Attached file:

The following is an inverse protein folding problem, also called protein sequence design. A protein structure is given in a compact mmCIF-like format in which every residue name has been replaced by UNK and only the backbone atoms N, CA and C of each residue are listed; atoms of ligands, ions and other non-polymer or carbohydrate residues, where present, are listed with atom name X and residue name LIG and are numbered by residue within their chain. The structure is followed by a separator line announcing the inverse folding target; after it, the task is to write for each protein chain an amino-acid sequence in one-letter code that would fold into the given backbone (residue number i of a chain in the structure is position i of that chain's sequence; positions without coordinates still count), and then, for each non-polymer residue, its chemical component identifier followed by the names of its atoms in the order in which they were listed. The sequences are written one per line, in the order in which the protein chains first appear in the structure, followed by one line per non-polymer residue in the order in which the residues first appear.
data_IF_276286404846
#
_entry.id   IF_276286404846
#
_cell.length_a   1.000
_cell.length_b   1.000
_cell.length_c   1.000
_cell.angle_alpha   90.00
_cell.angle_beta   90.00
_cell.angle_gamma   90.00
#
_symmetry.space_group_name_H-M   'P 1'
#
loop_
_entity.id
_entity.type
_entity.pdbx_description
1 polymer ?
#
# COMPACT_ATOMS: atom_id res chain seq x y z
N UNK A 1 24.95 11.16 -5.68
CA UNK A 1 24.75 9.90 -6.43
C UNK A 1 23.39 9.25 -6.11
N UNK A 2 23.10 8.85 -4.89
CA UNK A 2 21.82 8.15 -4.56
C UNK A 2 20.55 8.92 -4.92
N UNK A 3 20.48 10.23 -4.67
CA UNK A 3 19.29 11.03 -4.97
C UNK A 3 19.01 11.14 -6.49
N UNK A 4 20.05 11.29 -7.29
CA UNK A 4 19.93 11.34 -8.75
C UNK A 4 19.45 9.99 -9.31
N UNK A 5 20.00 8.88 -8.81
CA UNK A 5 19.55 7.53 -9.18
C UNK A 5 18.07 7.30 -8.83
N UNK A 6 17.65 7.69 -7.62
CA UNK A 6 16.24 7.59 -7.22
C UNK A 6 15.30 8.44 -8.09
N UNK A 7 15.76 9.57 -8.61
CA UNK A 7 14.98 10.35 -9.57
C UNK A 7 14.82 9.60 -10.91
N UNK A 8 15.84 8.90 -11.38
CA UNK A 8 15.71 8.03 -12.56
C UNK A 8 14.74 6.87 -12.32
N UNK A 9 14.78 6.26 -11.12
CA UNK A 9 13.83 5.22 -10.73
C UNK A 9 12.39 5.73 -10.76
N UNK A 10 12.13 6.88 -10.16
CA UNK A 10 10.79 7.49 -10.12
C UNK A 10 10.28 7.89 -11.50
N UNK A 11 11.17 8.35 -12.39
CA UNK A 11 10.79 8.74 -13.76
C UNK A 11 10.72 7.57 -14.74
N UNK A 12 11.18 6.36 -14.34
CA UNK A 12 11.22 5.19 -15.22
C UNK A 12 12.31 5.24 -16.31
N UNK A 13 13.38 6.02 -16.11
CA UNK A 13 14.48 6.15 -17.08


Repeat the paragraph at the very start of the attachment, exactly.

The following is an inverse protein folding problem, also called protein sequence design. A protein structure is given in a compact mmCIF-like format in which every residue name has been replaced by UNK and only the backbone atoms N, CA and C of each residue are listed; atoms of ligands, ions and other non-polymer or carbohydrate residues, where present, are listed with atom name X and residue name LIG and are numbered by residue within their chain. The structure is followed by a separator line announcing the inverse folding target; after it, the task is to write for each protein chain an amino-acid sequence in one-letter code that would fold into the given backbone (residue number i of a chain in the structure is position i of that chain's sequence; positions without coordinates still count), and then, for each non-polymer residue, its chemical component identifier followed by the names of its atoms in the order in which they were listed. The sequences are written one per line, in the order in which the protein chains first appear in the structure, followed by one line per non-polymer residue in the order in which the residues first appear.